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TECHNICAL SESSION: Soilborne pathogen interactions

Deciphering evidence of plant parasitic nematode dispersal and biogeographic patterns derived from DNA barcoding.
Thomas Powers - University of Nebraska. Timothy Harris- University of Nebraska, Becky Higgins- University of Nebraska - Lincoln, Kirsten Powers- University of Nebraska - Lincoln, Peter Mullin- University of Nebraska - Lincoln, Mehmet Ozbayrak- University of Nebraska - Lincoln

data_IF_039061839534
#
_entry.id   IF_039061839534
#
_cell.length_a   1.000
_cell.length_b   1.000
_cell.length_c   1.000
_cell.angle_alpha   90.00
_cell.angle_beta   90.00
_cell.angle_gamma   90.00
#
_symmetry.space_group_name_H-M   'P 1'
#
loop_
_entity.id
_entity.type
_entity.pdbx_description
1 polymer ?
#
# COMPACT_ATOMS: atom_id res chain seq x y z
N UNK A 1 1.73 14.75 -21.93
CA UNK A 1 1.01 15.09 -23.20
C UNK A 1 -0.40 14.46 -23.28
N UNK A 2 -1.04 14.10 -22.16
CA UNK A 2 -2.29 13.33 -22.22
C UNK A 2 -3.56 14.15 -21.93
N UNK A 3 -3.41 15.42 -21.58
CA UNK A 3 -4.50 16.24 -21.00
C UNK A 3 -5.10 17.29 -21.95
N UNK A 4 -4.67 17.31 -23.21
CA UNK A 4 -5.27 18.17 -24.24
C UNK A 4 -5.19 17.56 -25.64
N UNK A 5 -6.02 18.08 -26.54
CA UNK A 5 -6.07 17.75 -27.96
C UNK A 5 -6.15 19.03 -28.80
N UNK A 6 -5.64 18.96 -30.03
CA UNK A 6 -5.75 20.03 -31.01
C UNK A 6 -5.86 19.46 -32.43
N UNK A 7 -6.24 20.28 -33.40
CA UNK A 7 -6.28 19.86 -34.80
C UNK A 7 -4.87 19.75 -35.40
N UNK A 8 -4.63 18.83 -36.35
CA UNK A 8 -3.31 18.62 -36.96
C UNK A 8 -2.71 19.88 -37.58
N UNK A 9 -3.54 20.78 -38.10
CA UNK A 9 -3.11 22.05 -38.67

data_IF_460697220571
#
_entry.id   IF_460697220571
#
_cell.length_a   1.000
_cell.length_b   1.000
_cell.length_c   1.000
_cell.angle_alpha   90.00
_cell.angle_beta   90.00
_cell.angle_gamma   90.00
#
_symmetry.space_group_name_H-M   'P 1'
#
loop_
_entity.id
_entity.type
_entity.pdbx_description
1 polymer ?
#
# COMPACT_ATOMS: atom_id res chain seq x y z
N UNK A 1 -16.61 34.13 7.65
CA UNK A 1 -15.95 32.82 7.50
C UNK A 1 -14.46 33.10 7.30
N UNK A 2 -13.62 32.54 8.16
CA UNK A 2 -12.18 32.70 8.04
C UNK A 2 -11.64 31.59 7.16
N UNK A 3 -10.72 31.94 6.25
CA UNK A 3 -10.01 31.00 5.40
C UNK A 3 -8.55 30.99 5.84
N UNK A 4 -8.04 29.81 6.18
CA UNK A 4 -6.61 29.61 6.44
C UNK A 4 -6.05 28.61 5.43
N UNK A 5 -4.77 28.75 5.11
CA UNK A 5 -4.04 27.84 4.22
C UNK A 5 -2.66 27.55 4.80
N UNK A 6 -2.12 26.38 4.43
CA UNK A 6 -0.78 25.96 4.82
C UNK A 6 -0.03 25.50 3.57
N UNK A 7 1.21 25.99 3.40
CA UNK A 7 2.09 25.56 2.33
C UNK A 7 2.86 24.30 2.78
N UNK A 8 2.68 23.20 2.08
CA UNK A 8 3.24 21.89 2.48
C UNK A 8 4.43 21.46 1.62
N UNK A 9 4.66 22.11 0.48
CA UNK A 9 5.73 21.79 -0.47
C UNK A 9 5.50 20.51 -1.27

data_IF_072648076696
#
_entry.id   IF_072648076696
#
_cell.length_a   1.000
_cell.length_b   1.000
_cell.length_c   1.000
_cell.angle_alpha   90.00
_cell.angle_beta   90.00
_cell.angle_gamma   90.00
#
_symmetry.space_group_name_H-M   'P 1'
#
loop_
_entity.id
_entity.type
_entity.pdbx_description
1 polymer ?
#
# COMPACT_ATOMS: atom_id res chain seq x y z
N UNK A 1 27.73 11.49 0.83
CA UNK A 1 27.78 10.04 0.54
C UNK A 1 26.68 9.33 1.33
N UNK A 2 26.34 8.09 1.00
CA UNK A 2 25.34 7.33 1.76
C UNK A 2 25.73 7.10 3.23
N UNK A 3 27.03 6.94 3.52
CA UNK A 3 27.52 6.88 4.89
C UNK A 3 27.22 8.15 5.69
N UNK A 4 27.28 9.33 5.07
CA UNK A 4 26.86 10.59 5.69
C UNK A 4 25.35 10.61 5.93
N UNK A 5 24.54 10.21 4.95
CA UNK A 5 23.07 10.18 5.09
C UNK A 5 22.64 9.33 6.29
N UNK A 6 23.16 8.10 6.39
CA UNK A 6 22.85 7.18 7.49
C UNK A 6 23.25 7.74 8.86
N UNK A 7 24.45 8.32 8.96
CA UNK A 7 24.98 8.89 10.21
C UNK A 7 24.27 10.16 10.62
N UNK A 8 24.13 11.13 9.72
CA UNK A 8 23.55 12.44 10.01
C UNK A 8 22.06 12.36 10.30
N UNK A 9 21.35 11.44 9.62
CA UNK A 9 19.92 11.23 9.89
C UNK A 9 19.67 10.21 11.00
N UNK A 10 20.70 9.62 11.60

The distribution of plant parasitic nematodes is largely a result of dispersal capabilities, human activities and historical biogeographic processes. Given high-resolution taxonomic approaches like DNA barcoding, we can more precisely evaluate hypotheses intended to explain observed patterns of nematode distributions. Some commonly evoked, but seldom tested patterns include: cosmopolitan distributions, centers of origin, latitudinal gradients, and areas of diversity and endemicity. We have been able to evaluate some of these patterns and their associated processes by phylogenetic and phylogeographic analyses using mtDNA COI sequences. Nematodes in the families Pratylenchidae, Meloidogynidae, and Heteroderidae which have enhanced dispersal capabilities due to their feeding behavior and association with major agronomic crops generally exhibit weak distribution patterns characterized by multiple long distance dispersal events. Nematodes in the family Criconematidae which typically have limited dispersal capabilities and relatively few associations with agronomic crops, exhibit strong distribution patterns in North America consistent with the recolonization of plant communities following the retreat of the Wisconsin Glacier 18,000 years ago. One surprising pattern emerging from an analysis of Criconematidae, is that of biome conservatism, wherein species tend to retain their ancestral ecology over millions of years and shifts between biomes are rare. A better understanding of this process may help predict future nematode distribution in a dramatically changing climate.